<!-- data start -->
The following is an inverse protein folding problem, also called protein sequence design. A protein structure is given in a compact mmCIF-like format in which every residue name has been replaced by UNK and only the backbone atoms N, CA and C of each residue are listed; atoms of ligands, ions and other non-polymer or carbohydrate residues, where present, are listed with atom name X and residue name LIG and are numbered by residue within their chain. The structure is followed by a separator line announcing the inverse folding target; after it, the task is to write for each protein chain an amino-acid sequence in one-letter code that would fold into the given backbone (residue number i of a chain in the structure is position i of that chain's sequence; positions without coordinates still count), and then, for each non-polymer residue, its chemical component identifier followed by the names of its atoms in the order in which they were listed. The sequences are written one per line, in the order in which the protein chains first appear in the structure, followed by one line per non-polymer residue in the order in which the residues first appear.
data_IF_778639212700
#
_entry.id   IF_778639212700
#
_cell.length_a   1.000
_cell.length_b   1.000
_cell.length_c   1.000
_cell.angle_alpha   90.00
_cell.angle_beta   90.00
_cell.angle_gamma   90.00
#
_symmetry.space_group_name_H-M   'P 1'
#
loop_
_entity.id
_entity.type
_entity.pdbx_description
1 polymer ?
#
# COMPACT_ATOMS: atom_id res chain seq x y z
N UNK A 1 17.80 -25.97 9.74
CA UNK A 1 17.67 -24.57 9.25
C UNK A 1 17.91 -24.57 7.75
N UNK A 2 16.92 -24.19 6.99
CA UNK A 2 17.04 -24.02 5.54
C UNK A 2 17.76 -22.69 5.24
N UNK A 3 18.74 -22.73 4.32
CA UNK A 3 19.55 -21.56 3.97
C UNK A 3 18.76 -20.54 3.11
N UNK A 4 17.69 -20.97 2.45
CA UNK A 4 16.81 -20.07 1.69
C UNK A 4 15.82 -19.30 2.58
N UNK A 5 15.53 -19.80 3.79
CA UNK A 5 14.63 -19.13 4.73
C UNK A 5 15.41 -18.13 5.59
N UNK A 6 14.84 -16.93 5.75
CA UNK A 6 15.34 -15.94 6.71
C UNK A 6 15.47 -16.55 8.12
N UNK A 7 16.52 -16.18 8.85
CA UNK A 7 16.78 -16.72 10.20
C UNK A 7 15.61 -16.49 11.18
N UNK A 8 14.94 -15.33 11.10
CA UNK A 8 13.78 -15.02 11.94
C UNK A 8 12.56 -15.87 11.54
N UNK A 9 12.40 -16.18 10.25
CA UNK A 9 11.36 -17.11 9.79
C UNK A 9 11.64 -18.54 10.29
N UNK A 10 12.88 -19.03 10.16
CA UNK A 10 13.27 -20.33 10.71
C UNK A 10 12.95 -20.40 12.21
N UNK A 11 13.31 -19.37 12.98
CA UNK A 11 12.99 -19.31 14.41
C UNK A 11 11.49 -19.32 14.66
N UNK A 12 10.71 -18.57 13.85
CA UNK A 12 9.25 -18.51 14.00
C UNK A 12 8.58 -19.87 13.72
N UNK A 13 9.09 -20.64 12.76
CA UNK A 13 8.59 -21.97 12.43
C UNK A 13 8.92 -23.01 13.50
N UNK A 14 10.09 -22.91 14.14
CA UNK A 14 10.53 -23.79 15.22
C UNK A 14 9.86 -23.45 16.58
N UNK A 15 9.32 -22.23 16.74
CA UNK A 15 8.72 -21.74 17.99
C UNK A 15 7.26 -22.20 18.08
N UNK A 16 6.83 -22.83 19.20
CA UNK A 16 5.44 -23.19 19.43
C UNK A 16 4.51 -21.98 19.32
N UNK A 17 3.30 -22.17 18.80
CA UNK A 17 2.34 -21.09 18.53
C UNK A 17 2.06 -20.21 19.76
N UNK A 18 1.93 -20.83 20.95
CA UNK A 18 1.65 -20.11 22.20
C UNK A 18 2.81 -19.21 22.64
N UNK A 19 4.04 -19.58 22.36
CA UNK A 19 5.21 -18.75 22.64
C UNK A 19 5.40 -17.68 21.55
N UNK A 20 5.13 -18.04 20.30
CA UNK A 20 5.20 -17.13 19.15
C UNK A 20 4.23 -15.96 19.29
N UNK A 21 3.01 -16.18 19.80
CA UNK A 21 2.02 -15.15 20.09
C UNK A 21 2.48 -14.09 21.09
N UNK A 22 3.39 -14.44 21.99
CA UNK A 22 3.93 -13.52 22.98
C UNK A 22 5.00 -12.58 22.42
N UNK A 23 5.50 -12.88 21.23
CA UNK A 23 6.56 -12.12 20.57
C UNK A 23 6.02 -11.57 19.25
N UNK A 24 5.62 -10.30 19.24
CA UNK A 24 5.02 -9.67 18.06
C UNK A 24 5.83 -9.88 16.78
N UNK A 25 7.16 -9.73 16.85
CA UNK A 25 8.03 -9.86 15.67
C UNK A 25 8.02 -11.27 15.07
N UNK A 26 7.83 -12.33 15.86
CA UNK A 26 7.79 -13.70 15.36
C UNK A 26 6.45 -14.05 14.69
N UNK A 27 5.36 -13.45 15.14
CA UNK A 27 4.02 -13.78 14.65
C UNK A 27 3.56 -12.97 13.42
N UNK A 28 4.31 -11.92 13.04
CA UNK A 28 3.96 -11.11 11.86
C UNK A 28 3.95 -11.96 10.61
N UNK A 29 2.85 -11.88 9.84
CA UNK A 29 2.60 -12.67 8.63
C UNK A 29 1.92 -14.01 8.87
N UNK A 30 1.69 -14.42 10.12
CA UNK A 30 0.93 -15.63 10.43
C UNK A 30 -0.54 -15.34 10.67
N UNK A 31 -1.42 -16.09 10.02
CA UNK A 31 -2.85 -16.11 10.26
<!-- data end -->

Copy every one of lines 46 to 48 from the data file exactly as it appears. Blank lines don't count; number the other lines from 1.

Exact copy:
N UNK A 9 12.40 -16.18 10.25
CA UNK A 9 11.36 -17.11 9.79
C UNK A 9 11.64 -18.54 10.29